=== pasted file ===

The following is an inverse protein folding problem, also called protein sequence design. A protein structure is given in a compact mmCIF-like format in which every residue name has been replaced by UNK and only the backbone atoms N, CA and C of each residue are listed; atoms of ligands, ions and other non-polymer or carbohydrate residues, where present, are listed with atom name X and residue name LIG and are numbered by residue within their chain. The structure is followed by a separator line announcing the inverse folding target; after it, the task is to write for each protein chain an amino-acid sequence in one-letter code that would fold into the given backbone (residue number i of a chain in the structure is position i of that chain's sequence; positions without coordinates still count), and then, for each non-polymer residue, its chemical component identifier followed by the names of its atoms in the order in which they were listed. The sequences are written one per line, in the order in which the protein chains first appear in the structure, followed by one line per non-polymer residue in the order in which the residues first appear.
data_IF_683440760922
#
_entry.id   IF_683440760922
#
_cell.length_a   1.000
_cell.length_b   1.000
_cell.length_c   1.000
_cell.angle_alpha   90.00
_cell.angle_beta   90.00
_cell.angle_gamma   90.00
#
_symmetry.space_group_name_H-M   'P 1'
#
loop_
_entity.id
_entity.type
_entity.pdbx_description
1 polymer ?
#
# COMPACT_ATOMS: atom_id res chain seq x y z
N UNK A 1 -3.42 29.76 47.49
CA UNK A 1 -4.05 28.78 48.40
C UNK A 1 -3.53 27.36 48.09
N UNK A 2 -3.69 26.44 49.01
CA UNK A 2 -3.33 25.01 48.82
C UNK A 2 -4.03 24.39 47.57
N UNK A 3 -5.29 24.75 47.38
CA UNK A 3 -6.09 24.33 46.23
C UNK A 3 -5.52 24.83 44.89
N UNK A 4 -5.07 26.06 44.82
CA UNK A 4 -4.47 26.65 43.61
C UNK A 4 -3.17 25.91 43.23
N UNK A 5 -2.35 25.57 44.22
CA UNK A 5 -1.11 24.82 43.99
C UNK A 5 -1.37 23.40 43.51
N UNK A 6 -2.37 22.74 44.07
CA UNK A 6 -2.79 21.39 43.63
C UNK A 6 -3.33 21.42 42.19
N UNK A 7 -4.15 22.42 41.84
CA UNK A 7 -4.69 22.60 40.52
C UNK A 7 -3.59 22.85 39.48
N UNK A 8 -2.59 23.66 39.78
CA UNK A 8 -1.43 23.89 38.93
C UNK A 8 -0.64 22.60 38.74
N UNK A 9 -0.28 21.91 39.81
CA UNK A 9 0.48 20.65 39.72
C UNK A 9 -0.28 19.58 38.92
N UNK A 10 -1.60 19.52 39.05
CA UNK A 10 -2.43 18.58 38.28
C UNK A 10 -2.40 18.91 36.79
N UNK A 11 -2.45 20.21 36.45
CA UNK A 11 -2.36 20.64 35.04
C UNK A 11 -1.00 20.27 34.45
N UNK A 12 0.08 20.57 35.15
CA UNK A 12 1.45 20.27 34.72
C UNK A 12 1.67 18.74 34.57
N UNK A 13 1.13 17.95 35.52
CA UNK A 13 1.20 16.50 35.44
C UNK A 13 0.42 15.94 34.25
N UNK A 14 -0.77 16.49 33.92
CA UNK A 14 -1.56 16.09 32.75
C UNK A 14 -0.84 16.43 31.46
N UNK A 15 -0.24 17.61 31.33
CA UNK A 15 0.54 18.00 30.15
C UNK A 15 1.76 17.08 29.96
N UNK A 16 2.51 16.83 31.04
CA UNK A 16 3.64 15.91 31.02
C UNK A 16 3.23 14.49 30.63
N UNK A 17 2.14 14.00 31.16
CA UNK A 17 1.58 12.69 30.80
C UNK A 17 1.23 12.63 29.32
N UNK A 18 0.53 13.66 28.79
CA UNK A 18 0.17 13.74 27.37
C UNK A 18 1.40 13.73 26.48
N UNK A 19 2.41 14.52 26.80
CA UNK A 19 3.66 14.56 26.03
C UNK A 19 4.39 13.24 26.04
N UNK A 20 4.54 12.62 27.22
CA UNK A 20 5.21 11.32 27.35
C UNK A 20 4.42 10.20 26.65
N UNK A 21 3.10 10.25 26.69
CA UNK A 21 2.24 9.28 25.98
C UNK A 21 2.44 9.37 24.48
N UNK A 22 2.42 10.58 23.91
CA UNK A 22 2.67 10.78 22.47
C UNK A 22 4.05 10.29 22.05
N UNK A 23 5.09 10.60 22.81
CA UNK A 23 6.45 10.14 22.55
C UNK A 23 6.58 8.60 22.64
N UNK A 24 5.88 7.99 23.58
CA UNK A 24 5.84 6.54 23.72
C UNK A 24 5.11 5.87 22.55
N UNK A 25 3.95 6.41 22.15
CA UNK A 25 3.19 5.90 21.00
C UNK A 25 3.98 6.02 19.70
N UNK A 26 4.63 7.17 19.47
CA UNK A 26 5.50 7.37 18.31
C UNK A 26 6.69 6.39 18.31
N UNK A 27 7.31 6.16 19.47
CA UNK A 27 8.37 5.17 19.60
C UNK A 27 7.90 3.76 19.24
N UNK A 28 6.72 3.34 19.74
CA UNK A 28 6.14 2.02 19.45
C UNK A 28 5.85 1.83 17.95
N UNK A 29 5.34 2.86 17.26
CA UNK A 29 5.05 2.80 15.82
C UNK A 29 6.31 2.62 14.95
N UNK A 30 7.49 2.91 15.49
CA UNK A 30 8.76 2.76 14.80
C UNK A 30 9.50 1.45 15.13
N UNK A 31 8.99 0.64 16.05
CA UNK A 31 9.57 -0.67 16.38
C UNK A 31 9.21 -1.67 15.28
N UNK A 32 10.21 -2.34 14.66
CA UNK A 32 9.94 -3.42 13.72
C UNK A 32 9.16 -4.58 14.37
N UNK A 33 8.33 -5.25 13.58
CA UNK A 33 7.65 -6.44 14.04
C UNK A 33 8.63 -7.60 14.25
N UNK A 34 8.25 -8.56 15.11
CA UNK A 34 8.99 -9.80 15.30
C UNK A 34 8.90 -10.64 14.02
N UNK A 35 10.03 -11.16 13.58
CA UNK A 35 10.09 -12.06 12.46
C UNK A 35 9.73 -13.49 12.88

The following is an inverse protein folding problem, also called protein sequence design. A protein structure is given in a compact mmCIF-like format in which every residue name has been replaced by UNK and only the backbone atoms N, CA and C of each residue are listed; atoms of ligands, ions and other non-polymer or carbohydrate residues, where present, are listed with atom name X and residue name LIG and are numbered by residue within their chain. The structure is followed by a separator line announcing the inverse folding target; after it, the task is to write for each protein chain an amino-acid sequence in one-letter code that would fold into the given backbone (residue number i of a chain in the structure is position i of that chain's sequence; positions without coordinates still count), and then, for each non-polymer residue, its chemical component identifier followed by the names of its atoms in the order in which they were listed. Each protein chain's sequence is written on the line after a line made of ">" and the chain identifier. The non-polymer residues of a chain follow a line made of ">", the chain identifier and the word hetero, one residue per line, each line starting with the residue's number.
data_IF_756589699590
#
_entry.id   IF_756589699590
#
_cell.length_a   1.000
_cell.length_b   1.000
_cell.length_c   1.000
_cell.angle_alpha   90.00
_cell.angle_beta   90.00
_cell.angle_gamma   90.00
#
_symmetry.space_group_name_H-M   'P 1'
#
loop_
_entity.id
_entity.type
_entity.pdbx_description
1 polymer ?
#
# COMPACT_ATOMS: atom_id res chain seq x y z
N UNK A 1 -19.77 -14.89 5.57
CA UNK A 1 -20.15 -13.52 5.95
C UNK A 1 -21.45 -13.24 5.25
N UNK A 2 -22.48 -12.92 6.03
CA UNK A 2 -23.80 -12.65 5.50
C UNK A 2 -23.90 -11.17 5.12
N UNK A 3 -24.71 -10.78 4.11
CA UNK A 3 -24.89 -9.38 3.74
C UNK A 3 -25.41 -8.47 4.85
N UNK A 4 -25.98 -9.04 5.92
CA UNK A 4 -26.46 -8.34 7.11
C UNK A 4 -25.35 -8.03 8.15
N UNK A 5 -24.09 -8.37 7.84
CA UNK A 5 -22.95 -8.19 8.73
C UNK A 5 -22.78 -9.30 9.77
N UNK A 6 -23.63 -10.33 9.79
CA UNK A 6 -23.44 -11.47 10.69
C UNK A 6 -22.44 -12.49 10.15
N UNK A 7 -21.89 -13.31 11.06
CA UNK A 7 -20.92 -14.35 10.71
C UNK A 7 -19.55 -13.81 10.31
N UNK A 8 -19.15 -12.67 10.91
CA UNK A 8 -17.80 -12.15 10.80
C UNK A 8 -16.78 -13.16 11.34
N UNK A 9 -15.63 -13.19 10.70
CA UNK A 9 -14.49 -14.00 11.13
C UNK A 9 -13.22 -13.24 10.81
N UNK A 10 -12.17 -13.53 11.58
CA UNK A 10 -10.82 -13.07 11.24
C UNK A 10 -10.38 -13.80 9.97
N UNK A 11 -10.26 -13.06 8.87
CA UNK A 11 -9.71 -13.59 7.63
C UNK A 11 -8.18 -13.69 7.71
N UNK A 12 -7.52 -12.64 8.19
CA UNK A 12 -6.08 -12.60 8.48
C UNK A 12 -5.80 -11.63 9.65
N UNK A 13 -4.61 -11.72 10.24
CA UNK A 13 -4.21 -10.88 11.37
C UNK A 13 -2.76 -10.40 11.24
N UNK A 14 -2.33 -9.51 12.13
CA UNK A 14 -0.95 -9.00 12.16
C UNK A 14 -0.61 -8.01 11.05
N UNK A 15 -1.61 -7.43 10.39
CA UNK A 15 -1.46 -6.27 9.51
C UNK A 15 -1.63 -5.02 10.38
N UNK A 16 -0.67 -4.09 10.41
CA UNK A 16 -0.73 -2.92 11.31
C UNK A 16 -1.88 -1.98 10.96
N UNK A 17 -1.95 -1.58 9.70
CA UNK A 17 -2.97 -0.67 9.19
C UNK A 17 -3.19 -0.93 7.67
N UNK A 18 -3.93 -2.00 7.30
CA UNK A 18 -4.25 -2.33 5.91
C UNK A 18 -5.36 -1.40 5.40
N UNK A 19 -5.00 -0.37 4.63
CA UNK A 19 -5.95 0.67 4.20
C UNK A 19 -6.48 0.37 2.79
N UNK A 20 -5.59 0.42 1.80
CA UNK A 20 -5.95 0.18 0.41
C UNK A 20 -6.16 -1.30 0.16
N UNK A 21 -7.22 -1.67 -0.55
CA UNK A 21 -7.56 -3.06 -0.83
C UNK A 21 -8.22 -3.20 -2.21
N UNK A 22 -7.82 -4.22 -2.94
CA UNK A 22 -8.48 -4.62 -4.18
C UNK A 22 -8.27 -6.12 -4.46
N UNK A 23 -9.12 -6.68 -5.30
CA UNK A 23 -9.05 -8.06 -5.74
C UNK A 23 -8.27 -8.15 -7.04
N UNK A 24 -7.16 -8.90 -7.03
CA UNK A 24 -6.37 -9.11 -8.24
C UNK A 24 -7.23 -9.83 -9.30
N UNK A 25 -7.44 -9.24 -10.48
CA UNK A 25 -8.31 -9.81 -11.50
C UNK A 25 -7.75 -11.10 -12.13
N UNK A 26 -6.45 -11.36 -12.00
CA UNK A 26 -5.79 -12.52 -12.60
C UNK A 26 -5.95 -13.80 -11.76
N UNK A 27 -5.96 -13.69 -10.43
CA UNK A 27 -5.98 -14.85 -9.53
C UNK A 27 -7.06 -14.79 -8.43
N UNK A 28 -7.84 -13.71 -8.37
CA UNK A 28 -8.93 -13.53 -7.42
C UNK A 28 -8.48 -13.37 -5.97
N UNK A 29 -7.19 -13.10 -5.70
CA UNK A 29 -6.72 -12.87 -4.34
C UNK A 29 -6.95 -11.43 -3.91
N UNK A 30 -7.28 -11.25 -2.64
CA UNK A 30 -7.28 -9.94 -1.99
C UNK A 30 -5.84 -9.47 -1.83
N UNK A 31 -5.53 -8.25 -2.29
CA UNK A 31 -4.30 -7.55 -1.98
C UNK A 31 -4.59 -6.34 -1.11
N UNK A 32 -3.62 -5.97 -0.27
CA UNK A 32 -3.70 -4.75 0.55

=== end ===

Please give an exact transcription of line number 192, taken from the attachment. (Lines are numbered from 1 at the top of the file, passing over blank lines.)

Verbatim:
C UNK A 15 -1.63 -5.02 10.38